A cross brace bar 50 laterally extends between the pair of upper support standards 45 and is bolted thereto by a pair of bolts 51 for vertical movement with the upper support standard 45. When the vertically telescoping support member 38 is positioned in its non-supportive collapsed position, as illustrated in FIG. 2, the cross brace bar 50 is vertically positioned to lie on or just above the upper surface portions of the bumperette housing members 30. In such position, the cross brace bar 50 does not interfere with access to the trunk portion of the motor vehicle or to the gasoline-fill spout of those motor vehicles which have such fill spouts behind the license plate of the motor vehicle. The cross brace bar 50 has an elongate groove 50a formed in the lower surface thereof (see FIG. 4), longitudinally extending the length of the cross brace bar 50 between the upper support standard 45.
A pair of bicycle hanger members 55 are bolted to the cross brace bar 50 through the elongate groove 50a in its lower surface. This attachment configuration of the bicycle hanger members 55 enables the hanger members to be rapidly longitudinally positioned along the length of the cross brace bar 50 for adapting their relative positions to conform to the specific size and configuration of the bicycle to be carried thereby. The hanger mounting portion of each of the bicycle hanger members 55 is pivotally mounted at 55a (see FIGS. 2, 4 and 5) to the supporting mounting bracket therefore, against the bias of a spring 56. The pivotal mounting enables the extended hanger portions of the hanger members 55 to be vertically lifted against the bias of the spring 56 for positioning between an operative extended position, as illustrated in FIG. 5, and a folded collapsed position in cooperative engagement with the cross brace bar member 50, as illustrated in FIGS. 2 and 8. Thus, when the bumper rack 24 is not in operative use, the bicycle hanger members 55 are collapsed in out-of-the-way position, as well as the vertically telescoping support members 38, as illustrated in FIG. 2.
A brace strap 60 is adjustably clamped between the cross brace bar 50 and the forwardly disposed edge 20a (see FIG. 3) of the trunk enclosing door member of the motor vehicle 20 to provide horizontal bracing support of the vertically telescoping support members 38 against wind pressures and turbulence thereof against the rack assembly 24 and the bicycle 26 held thereby when the motor vehicle is moving.
FIG. 1 illustrates the typical manner in which a bicycle 26 would be carried by the rack assembly 24 when the vertically telescoping support members 38 are operatively positioned in their extended supporting condition.
A second embodiment of the bicycle-carrying apparatus of this invention, including motorized means for automatically raising and lowering the vertically telescoping support members of the bicycle rack is illustrated at 24' in FIGS. 9, 10 and 11. Referring thereto, those parts of the second embodiment which represent similar parts previously described with respect to the first embodiment of the invention, will be identified by reference numerals of like number to those used with respect to the first embodiment, followed by a prime (') designation.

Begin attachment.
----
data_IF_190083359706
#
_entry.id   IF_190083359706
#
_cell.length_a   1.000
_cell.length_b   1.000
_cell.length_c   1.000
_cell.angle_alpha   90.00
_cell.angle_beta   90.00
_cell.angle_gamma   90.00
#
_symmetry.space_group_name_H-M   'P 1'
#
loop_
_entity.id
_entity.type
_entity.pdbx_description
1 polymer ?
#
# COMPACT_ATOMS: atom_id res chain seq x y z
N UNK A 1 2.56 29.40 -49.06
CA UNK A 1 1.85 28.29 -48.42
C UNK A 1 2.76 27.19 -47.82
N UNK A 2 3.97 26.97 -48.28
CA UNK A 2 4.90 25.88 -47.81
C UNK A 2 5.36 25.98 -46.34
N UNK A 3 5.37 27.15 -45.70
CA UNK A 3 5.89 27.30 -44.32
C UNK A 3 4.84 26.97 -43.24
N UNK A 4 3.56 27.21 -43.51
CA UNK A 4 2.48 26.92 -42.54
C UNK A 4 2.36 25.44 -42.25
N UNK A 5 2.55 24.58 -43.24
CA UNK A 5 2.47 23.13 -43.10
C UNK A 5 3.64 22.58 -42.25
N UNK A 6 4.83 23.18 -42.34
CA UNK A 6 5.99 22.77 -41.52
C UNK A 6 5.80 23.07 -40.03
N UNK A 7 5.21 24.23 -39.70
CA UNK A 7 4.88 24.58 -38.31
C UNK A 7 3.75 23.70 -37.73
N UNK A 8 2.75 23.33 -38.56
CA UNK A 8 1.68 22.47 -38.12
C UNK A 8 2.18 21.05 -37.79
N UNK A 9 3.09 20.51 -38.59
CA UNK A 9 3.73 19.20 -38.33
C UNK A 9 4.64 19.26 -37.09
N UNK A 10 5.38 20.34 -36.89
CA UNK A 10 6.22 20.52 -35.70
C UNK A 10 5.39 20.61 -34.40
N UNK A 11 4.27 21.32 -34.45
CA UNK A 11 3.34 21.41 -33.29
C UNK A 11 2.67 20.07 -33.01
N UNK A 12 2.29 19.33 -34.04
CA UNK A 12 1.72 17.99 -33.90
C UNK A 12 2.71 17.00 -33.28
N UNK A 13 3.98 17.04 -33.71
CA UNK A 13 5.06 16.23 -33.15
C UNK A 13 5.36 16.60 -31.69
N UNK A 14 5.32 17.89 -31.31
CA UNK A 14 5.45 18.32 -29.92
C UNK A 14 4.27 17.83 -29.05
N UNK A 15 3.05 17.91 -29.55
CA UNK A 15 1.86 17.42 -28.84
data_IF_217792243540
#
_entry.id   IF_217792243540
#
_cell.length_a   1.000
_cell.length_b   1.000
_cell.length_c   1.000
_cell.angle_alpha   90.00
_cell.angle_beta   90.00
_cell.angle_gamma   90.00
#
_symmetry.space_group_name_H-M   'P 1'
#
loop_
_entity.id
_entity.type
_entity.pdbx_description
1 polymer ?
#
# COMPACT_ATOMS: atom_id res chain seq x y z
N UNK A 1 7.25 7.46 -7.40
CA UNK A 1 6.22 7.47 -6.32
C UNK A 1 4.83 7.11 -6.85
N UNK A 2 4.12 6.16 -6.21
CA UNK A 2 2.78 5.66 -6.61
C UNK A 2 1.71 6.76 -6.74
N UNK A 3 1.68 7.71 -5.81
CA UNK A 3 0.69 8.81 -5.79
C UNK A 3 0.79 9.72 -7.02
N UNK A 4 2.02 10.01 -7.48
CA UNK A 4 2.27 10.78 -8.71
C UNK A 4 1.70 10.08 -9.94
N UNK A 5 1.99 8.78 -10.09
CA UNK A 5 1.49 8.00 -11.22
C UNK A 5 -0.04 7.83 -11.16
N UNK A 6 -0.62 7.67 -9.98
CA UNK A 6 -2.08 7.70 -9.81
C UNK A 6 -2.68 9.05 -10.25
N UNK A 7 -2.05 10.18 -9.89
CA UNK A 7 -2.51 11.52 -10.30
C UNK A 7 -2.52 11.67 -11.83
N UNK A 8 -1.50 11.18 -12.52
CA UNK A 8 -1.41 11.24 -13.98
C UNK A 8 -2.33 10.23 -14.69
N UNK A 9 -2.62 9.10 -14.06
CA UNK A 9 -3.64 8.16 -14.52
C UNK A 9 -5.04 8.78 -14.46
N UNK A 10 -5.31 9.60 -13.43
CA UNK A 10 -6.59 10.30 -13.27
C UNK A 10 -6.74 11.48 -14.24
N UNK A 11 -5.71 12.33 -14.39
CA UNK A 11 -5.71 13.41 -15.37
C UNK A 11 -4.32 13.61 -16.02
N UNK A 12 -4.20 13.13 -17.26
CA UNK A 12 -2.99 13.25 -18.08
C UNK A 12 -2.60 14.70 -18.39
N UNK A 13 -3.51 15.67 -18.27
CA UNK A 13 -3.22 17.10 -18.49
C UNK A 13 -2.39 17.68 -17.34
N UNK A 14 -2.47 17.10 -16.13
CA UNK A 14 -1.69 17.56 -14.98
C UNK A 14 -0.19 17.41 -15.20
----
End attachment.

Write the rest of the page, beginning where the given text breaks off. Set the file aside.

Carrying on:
A pair of bumperette housing members 30' are secured to the bumper 22 in spaced apart relationship to one another by means of a clamping assembly 32'. A pair of webb members 70 are secured to the oppositely disposed side walls of the bumperette housing 30' and extend inwardly therefrom to vertically support a cylindrical sleeve member 72. The upper portion of the sleeve member 72 vertically extends through an inlet port 35' and forms an internal cavity 73 in the bumperette housing member 30'. A vertically telescoping support member 38' is mounted to cooperatively engage and extend from the sleeve member 72.
The telescoping support member 38' includes a first internally threaded cylindrical member 74 coaxially aligned with the sleeve member 72 and mounted for free sliding engagement therewith by means of a vertical axel 75 mounted to the bottom wall of the bumperette housing 30'. The lower portion of the first cylindrical member 74 is connected to a sprocket 74a positioned below the lower surface of the sleeve member 72 for rotating the first cylindrical member 74 within the sleeve member 72. The internal wall of the first cylindrical support member 74 is threaded to accept a second cylindrical support member 76 which is externally threaded to mate with the internal threading of the first cylindrical support member 74.
The second cylindrical support member 76 is also internally threaded to accept a third cylindrical support member 80, comprising in the preferred embodiment, a solid externally threaded shaft member. A cylindrical outer tube casing member 77 is connected for vertical movement with the second cylindrical support member 76 but does not rotate therewith, as hereinafter described. The cylindrical casing member 77 has a pair of elongate slots 77a longitudinally extending through the casing member on diametrically opposite sides thereof to enable the casing member 77 to freely slide over the pair of webb members 70 when the casing member 77 is lowered to its collapsed position. A stop member 78 is secured to the outer casing member 77 near its bottom end (FIG. 10) and engages the upper wall of the bumperette casing member 30' near the inlet port 35' thereof to define the maximum upward travel of the cylindrical casing member 77 and its underlying second cylindrical support member 76. The casing member 77 also has a key member 79 mounted near its upper end for movement therewith.